Here at Steppe we have a great passion for the Soviet architecture of the Central Asian states. As an expression of the progress of thought, whether state or personal, this architecture is a real eye opener, and is rightly, finally, finding its place in helping to define and deconstruct a very complex time. Frederic Chaubin’s book CCCP: Cosmic Communist Constructions Photographed (reviewed in Steppe 9) brought us wonderful photos of some of the most exotic examples of post-war Soviet architecture across the former republics of the USSR, but in the exhibition ‘Trespassing Modernities’ at Salt Galata in Istanbul, Georg Schöllhammer delves deeper into the evolution of post-Stalinist Soviet architecture.
Following Stalin’s death in 1953, the tenets of Socialist Realism were rejected in favour of a new urbanisation based on a drive towards scientific and technological progress. Architects developed a new form of late Soviet modernism drawing on both international architecture and Soviet modernism from the 1920s. By the 1960s, a counterculture had begun to emerge in which architects used both their physical distance from Moscow and their move away from the official architectural canon to stamp a new (often nationalist) identity on their modernist ideas. The Central Asian republics are home to many of the most striking buildings from the 1960s onwards and are presented here with plans, scale models, drawings, photographs, films and ephemera.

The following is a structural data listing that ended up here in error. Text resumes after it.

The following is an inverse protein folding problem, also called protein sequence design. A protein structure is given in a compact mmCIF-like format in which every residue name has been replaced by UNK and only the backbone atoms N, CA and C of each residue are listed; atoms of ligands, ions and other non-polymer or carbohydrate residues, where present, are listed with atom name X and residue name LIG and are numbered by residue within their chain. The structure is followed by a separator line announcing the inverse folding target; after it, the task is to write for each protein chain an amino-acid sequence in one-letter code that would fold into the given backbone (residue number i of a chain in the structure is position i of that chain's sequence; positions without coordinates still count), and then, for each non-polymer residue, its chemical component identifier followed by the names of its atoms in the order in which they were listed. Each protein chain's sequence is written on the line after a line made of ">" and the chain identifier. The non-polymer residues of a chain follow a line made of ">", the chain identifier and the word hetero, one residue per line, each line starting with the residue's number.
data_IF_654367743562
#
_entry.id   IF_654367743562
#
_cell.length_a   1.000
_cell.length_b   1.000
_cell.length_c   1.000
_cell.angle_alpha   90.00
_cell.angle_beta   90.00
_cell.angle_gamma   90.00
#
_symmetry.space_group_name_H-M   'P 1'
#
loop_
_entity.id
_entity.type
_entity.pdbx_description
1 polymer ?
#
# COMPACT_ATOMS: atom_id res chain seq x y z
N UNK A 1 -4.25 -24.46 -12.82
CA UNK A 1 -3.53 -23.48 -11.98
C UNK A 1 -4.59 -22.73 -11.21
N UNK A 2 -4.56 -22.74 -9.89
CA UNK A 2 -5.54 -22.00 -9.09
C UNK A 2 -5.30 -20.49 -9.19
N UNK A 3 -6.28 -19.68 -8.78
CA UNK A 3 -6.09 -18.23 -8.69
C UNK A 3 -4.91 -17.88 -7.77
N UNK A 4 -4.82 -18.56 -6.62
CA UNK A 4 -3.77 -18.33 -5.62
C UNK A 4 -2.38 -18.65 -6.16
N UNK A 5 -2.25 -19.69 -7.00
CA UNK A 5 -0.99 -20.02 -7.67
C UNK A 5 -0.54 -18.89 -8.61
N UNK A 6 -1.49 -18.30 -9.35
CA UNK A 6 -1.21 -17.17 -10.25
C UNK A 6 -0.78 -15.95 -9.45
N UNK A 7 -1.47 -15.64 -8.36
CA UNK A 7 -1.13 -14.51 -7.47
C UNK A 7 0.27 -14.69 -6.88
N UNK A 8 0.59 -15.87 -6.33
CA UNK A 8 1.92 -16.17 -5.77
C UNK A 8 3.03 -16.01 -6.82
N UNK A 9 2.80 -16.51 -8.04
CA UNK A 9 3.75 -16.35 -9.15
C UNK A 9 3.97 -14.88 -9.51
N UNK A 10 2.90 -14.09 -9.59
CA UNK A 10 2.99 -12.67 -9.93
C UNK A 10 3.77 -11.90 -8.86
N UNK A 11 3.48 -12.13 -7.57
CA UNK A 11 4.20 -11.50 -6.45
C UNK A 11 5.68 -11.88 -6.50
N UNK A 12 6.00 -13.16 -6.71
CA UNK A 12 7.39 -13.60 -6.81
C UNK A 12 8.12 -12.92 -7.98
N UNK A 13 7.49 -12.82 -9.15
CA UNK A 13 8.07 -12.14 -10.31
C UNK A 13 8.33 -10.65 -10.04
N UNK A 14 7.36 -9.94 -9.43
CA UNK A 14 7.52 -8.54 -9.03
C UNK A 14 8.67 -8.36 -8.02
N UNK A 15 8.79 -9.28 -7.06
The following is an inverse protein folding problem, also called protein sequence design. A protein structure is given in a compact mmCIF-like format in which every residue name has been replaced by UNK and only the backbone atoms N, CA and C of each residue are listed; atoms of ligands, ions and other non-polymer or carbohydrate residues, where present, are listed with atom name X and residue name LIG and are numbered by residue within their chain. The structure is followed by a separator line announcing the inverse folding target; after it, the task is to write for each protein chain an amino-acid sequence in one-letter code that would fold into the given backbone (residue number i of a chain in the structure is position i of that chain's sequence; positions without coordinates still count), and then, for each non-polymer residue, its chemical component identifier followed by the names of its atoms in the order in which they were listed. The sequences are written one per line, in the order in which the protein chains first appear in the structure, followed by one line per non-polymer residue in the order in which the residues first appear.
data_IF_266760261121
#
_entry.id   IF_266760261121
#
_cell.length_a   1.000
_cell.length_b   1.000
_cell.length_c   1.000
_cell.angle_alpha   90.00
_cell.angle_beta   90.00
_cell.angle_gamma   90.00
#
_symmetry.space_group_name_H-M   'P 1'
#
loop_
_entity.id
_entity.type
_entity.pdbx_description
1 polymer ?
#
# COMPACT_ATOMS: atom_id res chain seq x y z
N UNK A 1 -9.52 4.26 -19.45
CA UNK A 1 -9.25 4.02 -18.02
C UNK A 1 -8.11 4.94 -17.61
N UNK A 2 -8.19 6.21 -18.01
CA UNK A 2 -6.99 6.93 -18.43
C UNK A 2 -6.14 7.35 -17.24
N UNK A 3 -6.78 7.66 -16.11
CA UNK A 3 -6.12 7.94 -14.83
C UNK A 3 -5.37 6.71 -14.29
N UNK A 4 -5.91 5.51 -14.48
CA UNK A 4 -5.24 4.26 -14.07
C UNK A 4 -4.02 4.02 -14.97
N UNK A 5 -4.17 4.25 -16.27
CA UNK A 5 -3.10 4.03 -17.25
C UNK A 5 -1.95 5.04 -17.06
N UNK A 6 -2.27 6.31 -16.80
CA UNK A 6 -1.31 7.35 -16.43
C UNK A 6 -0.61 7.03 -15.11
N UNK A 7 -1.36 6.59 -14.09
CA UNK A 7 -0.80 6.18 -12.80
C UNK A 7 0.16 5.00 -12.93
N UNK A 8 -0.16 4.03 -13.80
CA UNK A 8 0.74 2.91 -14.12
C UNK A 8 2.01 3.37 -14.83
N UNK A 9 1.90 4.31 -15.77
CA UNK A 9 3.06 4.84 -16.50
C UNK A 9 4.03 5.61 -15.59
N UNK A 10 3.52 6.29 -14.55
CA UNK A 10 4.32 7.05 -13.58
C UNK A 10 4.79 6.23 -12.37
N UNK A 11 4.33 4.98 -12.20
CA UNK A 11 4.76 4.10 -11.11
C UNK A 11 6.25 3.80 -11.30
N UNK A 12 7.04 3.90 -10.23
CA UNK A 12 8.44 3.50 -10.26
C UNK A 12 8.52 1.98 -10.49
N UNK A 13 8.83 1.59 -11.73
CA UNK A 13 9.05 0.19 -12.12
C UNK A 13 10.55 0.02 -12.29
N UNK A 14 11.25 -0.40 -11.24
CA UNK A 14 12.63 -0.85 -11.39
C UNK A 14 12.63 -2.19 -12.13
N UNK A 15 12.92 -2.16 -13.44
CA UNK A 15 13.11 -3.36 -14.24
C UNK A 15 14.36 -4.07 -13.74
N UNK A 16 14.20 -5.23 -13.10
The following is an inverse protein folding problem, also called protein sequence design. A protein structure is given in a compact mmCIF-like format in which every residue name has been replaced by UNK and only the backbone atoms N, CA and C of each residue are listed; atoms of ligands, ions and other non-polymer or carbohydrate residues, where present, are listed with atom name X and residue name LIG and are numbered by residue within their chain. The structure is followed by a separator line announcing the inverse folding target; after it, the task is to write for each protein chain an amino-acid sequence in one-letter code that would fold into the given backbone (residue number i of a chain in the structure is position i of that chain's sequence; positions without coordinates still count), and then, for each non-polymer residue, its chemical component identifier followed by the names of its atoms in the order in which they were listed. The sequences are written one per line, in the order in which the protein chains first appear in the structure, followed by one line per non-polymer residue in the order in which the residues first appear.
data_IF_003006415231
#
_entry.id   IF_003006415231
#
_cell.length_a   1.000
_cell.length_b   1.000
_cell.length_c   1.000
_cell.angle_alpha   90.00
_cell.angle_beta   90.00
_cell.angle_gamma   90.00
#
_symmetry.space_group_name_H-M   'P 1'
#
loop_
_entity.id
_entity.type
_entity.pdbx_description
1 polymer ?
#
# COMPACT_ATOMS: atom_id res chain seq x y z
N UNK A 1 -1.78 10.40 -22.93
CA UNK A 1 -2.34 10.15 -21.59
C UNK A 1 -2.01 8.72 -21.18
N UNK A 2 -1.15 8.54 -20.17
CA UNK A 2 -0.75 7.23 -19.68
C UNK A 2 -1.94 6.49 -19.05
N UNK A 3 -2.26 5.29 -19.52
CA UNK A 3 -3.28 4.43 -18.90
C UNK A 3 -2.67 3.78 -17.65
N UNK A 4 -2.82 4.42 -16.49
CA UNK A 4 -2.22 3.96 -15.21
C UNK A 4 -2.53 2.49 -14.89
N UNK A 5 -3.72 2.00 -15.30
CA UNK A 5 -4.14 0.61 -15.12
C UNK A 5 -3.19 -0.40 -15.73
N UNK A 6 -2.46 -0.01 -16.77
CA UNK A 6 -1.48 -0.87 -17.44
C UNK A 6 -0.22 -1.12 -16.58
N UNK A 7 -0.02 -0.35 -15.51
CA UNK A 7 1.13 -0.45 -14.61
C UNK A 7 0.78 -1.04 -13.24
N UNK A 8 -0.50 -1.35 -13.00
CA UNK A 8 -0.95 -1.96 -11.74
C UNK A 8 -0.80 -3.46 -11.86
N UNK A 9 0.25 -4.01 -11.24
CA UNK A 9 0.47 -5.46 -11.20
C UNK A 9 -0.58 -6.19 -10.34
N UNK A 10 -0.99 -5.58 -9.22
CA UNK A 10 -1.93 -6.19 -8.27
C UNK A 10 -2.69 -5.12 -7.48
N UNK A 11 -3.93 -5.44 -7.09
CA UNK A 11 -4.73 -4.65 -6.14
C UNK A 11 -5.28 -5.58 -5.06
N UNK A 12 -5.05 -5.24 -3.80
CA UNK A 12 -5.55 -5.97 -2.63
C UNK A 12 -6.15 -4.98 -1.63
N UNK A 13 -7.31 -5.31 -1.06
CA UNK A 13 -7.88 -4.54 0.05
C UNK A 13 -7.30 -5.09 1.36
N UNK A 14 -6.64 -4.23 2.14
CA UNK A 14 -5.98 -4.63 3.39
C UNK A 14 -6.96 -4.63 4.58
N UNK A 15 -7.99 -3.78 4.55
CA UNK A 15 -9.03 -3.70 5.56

Oh to be in Istanbul to see it…
Trespassing Modernities is at Salt Galata, Istanbul from 8 May – 11 August, 2013. The exhibition is based on the research of Local Modernities, a project by Georg Schöllhammer, Ruben Arevshatyan, Klaus Ronneberger, Markus Weisbeck and Heike Ander, which initiated the exhibition Soviet Modernism 1955-1991 Unknown Stories (2012) by Architekturzentrum Wien. For more information, click here.